A horse was euthanized this week after sustaining a severe leg injury during a chuckwagon race at the annual Calgary Stampede, in Alberta, Canada.

The Calgary Stampede features rodeo-style competitions and livestock exhibitions, including the GMC Rangeland Derby chuckwagon race. The event pits teams, including wagon and outrider horses, against each other in a series of elimination races over several days.

On July 9, a Thoroughbred sustained a left hind cannon bone fracture during the fifth heat of the day’s chuckwagon race. An on-site veterinarian examined and euthanized the horse due to the severity of the injury.

No one from the Calgary Stampede was available for comment.

Peter Fricker, spokesman for the Vancouver Humane Society, said 60 horses have died from chuckwagon race-related injuries since 1986. In response to the latest death, the organization called for the Stampade to suspend the chuckwagon races.

"Nearly every year horses die in this race, which clearly puts them at undue risk of injury and death," Fricker said. "The Stampede has failed to stop horses dying and the public should let them know this is unacceptable."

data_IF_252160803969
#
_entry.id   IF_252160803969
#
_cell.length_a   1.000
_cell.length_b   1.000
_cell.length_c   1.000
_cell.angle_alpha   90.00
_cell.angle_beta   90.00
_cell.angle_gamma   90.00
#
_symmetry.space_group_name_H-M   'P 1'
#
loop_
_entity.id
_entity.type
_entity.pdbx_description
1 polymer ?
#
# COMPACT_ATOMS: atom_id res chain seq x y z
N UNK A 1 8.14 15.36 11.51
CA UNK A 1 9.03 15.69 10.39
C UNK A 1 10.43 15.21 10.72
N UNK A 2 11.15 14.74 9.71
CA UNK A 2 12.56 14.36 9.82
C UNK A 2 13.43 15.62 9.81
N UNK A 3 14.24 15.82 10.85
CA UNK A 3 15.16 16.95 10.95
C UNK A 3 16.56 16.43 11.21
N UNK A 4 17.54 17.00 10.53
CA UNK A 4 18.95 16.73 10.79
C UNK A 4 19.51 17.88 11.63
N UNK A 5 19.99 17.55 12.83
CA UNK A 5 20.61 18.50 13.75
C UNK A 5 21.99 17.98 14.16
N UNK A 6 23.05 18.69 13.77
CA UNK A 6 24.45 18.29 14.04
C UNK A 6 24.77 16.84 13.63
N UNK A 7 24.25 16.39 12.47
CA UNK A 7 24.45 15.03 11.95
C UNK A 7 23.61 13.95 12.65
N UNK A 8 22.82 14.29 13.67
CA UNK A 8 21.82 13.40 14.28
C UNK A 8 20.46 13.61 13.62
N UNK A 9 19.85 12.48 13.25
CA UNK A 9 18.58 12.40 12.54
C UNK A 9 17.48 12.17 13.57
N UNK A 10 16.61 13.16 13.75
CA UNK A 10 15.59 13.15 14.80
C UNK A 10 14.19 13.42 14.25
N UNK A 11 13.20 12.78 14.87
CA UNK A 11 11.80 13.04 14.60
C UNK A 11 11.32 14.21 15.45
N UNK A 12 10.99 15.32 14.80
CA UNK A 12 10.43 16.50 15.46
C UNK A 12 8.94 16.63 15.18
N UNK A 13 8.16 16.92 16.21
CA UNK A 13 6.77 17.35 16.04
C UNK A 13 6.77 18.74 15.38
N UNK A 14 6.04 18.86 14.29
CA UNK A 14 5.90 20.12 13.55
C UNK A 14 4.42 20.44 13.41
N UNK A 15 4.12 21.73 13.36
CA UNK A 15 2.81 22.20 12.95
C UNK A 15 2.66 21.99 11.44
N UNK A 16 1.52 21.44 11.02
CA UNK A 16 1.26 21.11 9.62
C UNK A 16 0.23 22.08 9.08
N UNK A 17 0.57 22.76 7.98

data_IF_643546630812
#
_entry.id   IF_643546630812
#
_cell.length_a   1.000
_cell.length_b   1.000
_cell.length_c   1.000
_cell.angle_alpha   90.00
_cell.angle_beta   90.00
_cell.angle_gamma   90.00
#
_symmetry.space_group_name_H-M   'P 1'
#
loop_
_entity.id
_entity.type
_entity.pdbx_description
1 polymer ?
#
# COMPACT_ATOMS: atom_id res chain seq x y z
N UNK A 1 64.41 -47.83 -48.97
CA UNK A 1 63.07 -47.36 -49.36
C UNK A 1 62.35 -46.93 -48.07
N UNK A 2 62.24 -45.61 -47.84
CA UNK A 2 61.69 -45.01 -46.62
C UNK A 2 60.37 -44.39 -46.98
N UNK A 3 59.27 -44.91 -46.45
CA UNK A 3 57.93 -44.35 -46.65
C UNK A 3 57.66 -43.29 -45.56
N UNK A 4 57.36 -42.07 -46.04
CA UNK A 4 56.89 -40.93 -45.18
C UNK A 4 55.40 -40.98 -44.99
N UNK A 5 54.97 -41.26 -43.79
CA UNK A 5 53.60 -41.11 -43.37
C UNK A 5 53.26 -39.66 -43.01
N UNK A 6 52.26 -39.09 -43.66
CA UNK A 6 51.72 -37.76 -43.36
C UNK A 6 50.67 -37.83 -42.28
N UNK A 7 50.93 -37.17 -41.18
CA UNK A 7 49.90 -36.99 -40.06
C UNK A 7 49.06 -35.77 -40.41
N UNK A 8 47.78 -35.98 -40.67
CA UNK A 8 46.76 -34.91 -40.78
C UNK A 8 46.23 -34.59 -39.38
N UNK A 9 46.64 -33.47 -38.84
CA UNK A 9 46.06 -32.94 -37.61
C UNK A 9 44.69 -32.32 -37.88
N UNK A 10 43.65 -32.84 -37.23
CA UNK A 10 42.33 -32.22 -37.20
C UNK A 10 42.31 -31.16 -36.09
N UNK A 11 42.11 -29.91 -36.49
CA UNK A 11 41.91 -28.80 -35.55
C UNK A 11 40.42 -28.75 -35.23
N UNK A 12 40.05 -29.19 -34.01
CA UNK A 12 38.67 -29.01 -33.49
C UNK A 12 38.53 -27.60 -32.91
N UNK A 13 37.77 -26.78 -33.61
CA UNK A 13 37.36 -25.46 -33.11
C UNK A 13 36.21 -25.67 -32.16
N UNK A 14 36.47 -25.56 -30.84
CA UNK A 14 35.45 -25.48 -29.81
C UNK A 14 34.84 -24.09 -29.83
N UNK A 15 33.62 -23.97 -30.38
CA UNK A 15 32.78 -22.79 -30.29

In 2011 Calgary Stampede management announced new rules intended to improve safety for equine chuckwagon race participants, including veterinary inspections to determine if horses are fit to compete in the race. Those deemed unfit are scratched from the event, and those that do compete undergo post-race veterinary inspections. The rules state that no horse can run in the event more than three consecutive days, and all horses used in the chuckwagon races must rest at least one day in every four. Stampede records show that no horses died of chuckwagon race-ralated injuries in 2016.

The Calgary Stampede continues through July 16.